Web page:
Artist Morgan Halford recently emailed us some pictures of some mosaic Christmas-tree ornaments she made with the spherical bases we sell, and I wanted to show them off for two reasons. First, the tiling is tightly executed in terms of grout gap and pattern, and the designs she used are interesting and eye catching.Continue reading
Adam and his sister Teneisha of Toni Craft made a video of their micro-mosaic jewelry project using deep-bezel jewelry findings and stained glass, which we also sell as assortments called Mosaic Art Glass, because the colors were selected to be fairly opaque when mounted on an opaque surface.
Stained Glass or Recycled Glass Tile?
Instead of stained glass, I prefer to cut small pieces from recycled glass mosaic tile, which cuts much more cleanly with less waste because it is made by fusing glass powder, which results in a more homogeneous composition. Swirled stained glass might generate more waste and odd sharp slivers because it breaks along the veins of the swirls, but there are reasons to use it in spite of the scrap. For starters, stained glass is more sparkling than recycled glass tile because it is semi-translucent AND it has interesting variegated colors. Besides, for micro-mosaics, you only need a tiny amount of material, and so waste isn’t a problem, especially if you save it for glass fusing. Continue reading
Putting a mosaic on a metal mailbox is problematic because either the metal is painted and you risk the mosaic not adhering well, or because the the metal is bare, and then the thinset mortar is likely to oxidize (rust) the metal over the years.
Note: My neighbor put a pique assiette mosaic on her galvanized steel mailbox, and it has lasted for years with no obvious signs of rusting. It can be done.
Fortunately, there is an alternative that makes more sense for mosaic, and that is to build a column of field stones or bricks or cinder blocks and then plaster over that with mortar and put the mosaic on the smoothed surface. In this design, the mailbox can be mounted on top of the column or built into a niche in the column near the top.
Artist Linda Robertson recently emailed me some pictures of her mosaic mailbox, and it is a good example of an alternative mosaic mailbox that avoids putting the mosaic on the metal itself. Continue reading
Outdoor mosaics must be made on concrete or stone or masonry, but that doesn’t mean you have to pour a concrete slab or do some other form of heavy construction.
Flagstones (flat paving stones) and concrete stepping stones are readily available at building material stores and lawn and garden centers. The flagstones are great if you want a natural irregular shapes, and the molded stepping stones are great for square and rectangular shapes.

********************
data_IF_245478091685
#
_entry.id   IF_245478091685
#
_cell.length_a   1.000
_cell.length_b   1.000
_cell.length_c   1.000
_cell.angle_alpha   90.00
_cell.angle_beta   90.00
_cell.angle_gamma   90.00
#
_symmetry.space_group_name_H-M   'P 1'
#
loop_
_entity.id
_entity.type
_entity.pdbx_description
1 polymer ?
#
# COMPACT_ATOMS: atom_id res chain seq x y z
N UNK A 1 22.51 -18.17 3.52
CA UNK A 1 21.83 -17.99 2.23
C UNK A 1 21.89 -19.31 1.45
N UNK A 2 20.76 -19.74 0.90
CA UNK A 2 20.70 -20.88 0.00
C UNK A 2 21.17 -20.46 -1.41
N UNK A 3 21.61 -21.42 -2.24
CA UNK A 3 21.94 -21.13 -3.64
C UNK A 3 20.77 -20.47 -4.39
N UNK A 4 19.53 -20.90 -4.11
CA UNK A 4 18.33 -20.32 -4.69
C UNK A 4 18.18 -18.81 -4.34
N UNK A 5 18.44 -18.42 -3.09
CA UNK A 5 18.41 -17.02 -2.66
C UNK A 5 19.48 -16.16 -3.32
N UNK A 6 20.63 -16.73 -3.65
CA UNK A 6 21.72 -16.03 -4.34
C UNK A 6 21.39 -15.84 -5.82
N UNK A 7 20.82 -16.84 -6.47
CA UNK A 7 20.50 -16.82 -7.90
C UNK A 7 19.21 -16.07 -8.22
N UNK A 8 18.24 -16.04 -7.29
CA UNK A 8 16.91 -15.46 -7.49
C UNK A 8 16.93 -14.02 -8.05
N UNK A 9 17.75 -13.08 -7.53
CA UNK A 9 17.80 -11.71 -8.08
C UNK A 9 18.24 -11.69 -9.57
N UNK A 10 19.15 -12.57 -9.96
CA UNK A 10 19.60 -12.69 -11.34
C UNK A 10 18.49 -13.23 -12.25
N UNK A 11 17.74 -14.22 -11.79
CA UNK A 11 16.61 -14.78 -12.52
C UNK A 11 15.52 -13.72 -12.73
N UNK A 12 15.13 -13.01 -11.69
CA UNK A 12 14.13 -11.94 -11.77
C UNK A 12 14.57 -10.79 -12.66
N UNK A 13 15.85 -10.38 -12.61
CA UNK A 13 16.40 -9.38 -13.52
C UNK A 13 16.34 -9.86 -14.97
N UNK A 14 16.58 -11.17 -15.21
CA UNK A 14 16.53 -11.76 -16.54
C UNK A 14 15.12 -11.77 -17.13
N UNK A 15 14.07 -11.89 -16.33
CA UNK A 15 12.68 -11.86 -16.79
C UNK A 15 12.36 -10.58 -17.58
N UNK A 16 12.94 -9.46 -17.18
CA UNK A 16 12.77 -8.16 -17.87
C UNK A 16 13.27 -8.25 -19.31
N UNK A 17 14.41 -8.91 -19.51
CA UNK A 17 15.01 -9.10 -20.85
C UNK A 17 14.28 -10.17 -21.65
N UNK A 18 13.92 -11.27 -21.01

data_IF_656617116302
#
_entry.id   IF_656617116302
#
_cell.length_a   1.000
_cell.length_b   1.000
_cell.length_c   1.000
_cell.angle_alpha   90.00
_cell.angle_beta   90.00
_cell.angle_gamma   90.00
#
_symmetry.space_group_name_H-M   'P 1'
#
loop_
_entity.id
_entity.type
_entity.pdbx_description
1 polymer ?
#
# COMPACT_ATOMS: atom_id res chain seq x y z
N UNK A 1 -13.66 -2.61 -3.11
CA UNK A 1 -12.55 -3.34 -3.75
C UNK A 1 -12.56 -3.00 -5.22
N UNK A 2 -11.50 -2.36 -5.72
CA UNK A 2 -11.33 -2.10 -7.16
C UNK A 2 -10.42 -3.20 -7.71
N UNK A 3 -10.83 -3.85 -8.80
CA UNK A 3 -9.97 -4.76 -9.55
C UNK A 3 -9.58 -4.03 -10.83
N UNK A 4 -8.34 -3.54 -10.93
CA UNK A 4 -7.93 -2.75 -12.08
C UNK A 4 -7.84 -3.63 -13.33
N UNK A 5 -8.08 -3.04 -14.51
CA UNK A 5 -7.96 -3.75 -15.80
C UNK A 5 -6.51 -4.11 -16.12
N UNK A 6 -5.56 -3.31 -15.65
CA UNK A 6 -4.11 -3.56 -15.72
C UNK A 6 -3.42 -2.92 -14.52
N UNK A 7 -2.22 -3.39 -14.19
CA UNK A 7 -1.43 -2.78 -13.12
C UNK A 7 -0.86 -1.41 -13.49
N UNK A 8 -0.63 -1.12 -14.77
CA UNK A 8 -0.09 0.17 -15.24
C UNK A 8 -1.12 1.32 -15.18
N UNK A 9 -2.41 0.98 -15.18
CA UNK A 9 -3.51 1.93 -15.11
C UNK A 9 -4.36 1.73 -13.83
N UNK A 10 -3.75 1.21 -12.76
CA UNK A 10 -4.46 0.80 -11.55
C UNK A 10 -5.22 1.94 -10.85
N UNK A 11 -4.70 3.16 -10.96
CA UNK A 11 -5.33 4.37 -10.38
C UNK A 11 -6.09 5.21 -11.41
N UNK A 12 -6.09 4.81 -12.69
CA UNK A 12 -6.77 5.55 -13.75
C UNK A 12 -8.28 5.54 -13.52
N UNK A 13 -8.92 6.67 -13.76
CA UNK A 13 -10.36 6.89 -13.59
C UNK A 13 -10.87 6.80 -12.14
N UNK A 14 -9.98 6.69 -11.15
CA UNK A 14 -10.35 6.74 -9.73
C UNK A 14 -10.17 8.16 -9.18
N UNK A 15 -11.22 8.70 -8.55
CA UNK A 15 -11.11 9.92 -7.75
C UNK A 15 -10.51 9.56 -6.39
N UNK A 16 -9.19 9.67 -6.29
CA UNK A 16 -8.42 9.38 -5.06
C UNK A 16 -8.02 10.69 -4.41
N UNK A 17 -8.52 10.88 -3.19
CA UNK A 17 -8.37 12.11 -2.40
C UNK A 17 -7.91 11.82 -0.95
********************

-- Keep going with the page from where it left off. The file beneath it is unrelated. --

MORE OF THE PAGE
If that seems complicated, it isn’t. I wrote some instructions for using packing tape and contact paper to lay up a mosaic design.
The last section of this article explains why you shouldn’t use plywood, Hardibacker, or (sometimes) even concrete backer board. Continue reading
Employees at Mosaic Art Supply are emerging artists actively pursuing their passions.
Support the Arts in a Real Way
Every purchase you make from us supports the arts in a real and direct way, perhaps more so than any donation you could make to an arts related charity or foundation. For starters, we don’t have grossly overpaid directors from the patrician class, and we pay our employees as much as we can afford. More than we can afford actually, but not what they are worth.
Unlike a lot of charities and foundations with overpaid directors, we have never had any unpaid interns.
Angela Bortone is a painter, video artist and art writer. She mixes other people’s voices into her paintings and videos. Born in the Dominican Republic, Bortone was raised in Brooklyn and spent nearly a decade abroad in Germany before moving to Atlanta in 2002. She earned a BFA in studio art from Georgia State University in 2010.
Artist Frederic Lecut’s “Pan’s Head” mosaic has a style that matches its theme, and it is a great example of using classical elements in a contemporary mosaic.
The face of the “goat-footed god of Attica” or Pan is the subject of Lecut’s mosaic, and consequently the artist incorporates several aspects of ancient Greek mosaic in his design. Continue reading